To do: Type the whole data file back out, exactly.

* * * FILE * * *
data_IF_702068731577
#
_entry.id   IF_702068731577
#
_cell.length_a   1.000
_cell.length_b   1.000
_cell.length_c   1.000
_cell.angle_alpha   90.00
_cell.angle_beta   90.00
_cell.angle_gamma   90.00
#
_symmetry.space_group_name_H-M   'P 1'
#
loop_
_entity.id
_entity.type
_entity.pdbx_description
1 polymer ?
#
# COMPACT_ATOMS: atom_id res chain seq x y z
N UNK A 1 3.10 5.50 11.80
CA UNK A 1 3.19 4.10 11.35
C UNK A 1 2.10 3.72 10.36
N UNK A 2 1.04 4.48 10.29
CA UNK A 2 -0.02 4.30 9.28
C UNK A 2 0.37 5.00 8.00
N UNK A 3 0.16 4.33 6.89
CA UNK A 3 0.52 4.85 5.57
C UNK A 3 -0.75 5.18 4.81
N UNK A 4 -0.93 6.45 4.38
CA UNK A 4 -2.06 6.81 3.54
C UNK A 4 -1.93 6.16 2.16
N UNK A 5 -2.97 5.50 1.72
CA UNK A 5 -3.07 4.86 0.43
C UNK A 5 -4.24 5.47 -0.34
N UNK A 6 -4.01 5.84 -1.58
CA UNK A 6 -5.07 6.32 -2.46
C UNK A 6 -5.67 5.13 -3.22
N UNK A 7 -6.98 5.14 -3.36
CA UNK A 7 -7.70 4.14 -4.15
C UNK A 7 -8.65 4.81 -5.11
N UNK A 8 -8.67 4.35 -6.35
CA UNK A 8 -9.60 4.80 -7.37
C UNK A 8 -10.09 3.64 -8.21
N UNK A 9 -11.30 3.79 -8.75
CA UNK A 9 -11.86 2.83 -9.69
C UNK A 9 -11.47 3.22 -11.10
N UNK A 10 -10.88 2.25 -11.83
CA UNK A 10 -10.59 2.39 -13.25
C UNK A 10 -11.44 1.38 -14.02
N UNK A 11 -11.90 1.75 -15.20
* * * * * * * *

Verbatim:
data_IF_702068731577
#
_entry.id   IF_702068731577
#
_cell.length_a   1.000
_cell.length_b   1.000
_cell.length_c   1.000
_cell.angle_alpha   90.00
_cell.angle_beta   90.00
_cell.angle_gamma   90.00
#
_symmetry.space_group_name_H-M   'P 1'
#
loop_
_entity.id
_entity.type
_entity.pdbx_description
1 polymer ?
#
# COMPACT_ATOMS: atom_id res chain seq x y z
N UNK A 1 3.10 5.50 11.80
CA UNK A 1 3.19 4.10 11.35
C UNK A 1 2.10 3.72 10.36
N UNK A 2 1.04 4.48 10.29
CA UNK A 2 -0.02 4.30 9.28
C UNK A 2 0.37 5.00 8.00
N UNK A 3 0.16 4.33 6.89
CA UNK A 3 0.52 4.85 5.57
C UNK A 3 -0.75 5.18 4.81
N UNK A 4 -0.93 6.45 4.38
CA UNK A 4 -2.06 6.81 3.54
C UNK A 4 -1.93 6.16 2.16
N UNK A 5 -2.97 5.50 1.72
CA UNK A 5 -3.07 4.86 0.43
C UNK A 5 -4.24 5.47 -0.34
N UNK A 6 -4.01 5.84 -1.58
CA UNK A 6 -5.07 6.32 -2.46
C UNK A 6 -5.67 5.13 -3.22
N UNK A 7 -6.98 5.14 -3.36
CA UNK A 7 -7.70 4.14 -4.15
C UNK A 7 -8.65 4.81 -5.11
N UNK A 8 -8.67 4.35 -6.35
CA UNK A 8 -9.60 4.80 -7.37
C UNK A 8 -10.09 3.64 -8.21
N UNK A 9 -11.30 3.79 -8.75
CA UNK A 9 -11.86 2.83 -9.69
C UNK A 9 -11.47 3.22 -11.10
N UNK A 10 -10.88 2.25 -11.83
CA UNK A 10 -10.59 2.39 -13.25
C UNK A 10 -11.44 1.38 -14.02
N UNK A 11 -11.90 1.75 -15.20